The cover, and other pages, which graced the Coilhouse, issue 03, are from of a series called Avatars photographed by Gustavo Lopez Mañas, featuring the wearable metal work of Manuel Albarran.
A stunning collaboration, these photos; but today I’m all about Manuel Albarran’s works.
Called “Metal Couture” by some, but described by the artist as “Heavy Couture,” it might prompt the knee-jerk response of dubbing his work “Heavy Metal Couture” — but full or partial metal jackets aside, I first fell in love with the artist’s work from this photo (via) in which the metal piece on the face is more reminiscent of some quack medical device — or something from a future society. Steampunk-esque. The fact that the model’s hair is coiled like brains only further emphasizes the look.
In a November 2010 interview with Dazed, the artist said he’d most like to collaborate with Guillermo Del Toro and Ridley Scott. Which makes sense as Manuel Albarran’s main goals are to use his fashion work to further not only his art exhibitions but his film projects.
More images here.
I started reading about using pop cans to make pretty tin boxes at Mag Ruffman’s Tool Girl site. I wonder if someone has used this technique to make a tin ceiling. That would be pretty thrifty, crafty and pretty smart recycling too.
I wanted to see other ideas for working with beer and pop/ soda cans. Some were pretty basic, just using them as a can to store things in. Decorating them with things like scraps of fabric, wallpaper, and so on. Squishing them up, adding stuffed animal parts and making them look like road kill, that seemed a little drastic in some way. I was looking for more interesting and unique ideas. Things people really can use and want to have.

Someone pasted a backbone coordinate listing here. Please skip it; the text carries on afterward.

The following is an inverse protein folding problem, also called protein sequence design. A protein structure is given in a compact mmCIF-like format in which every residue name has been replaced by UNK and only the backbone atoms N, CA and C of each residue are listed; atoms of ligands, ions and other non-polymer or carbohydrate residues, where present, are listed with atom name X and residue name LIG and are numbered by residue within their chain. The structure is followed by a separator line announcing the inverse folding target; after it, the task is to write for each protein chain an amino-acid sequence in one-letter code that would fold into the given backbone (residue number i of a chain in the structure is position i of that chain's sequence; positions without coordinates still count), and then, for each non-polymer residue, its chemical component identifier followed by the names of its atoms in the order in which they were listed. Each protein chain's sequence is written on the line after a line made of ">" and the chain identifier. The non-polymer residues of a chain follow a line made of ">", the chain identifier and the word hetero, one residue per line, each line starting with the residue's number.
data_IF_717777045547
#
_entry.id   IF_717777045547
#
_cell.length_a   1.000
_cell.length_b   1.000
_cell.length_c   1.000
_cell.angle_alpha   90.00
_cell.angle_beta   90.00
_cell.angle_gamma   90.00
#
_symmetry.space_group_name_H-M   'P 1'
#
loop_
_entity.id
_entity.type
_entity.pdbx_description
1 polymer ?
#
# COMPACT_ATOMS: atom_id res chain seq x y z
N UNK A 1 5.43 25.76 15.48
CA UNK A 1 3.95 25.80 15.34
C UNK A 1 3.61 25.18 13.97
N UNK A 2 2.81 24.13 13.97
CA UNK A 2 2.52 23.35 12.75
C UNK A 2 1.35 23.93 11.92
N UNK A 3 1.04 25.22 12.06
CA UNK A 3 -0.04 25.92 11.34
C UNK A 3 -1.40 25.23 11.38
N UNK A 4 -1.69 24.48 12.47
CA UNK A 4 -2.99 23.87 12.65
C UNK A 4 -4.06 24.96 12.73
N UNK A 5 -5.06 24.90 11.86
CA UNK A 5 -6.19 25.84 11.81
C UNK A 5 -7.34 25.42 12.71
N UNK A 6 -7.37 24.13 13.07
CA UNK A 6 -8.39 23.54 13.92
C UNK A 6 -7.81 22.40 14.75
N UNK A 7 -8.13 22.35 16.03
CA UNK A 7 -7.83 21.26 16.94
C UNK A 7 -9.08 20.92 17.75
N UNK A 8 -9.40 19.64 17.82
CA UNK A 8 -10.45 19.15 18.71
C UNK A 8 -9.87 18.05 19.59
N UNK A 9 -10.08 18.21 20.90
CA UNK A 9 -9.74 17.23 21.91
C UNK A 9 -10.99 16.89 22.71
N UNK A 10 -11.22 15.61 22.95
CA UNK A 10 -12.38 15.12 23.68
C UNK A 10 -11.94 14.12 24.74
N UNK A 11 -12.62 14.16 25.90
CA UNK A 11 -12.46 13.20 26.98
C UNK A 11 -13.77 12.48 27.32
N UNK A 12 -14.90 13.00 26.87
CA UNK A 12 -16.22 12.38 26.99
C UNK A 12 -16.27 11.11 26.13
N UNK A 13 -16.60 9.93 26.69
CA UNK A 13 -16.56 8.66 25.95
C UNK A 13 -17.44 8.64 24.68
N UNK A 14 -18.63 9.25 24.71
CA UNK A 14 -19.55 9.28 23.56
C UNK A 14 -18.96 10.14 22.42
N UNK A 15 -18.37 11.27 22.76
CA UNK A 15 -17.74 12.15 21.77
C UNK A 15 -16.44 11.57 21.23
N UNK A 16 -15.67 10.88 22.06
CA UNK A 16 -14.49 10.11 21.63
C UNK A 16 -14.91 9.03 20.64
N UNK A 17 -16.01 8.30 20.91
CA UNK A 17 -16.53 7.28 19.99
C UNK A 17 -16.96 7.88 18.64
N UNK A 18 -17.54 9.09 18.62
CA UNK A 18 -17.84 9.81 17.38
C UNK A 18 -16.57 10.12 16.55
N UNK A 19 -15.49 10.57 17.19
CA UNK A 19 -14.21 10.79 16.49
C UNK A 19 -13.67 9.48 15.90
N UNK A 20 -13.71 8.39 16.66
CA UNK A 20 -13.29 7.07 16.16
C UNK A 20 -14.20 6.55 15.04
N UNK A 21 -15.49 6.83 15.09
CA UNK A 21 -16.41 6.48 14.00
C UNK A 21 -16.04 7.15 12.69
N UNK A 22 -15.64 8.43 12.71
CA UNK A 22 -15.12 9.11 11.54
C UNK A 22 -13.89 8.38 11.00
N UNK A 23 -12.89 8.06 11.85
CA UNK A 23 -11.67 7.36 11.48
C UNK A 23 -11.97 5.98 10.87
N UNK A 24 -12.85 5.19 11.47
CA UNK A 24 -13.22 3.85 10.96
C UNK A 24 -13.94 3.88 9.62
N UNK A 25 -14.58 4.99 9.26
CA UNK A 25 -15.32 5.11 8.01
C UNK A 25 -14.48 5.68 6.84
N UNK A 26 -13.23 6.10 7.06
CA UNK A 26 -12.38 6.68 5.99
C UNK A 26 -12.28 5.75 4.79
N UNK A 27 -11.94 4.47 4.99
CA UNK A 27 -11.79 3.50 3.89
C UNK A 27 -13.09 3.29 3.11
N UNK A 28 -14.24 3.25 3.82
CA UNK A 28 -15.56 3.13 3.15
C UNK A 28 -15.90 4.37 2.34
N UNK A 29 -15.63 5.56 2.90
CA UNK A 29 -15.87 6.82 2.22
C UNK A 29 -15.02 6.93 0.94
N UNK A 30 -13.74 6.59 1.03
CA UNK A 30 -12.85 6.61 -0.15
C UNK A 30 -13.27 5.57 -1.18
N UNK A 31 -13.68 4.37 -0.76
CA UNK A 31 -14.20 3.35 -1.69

I found some links to ideas for re-purposing tin cans in a post on Squidoo. eHow had a post about using recycled soda cans too. Of course, Flickr was where I found the art made with tin cans of all sorts: Altered Tin Can Altered Art in a Tin JimShoresArt has Can-do Fan Tab ulous Aluminum and Tin Can Art
Helen Harle has a book showing how to create jewelry with upcycling pop cans. Create Colorful Aluminum Jewelry: Upcycle cans into vibrant necklaces, rings, earrings, pins, & bracelets.
Like those guys from American Pickers, Joel Hester of Weld House digs through scrap yards and turns rusty old junk into awesome functional art.
You can also see works in progress, items for sale, past creations etc. at Flickr. (I’d love a vintage car hood as a headboard on a bed!)
I found this large framed copper horse at a local thrift shop.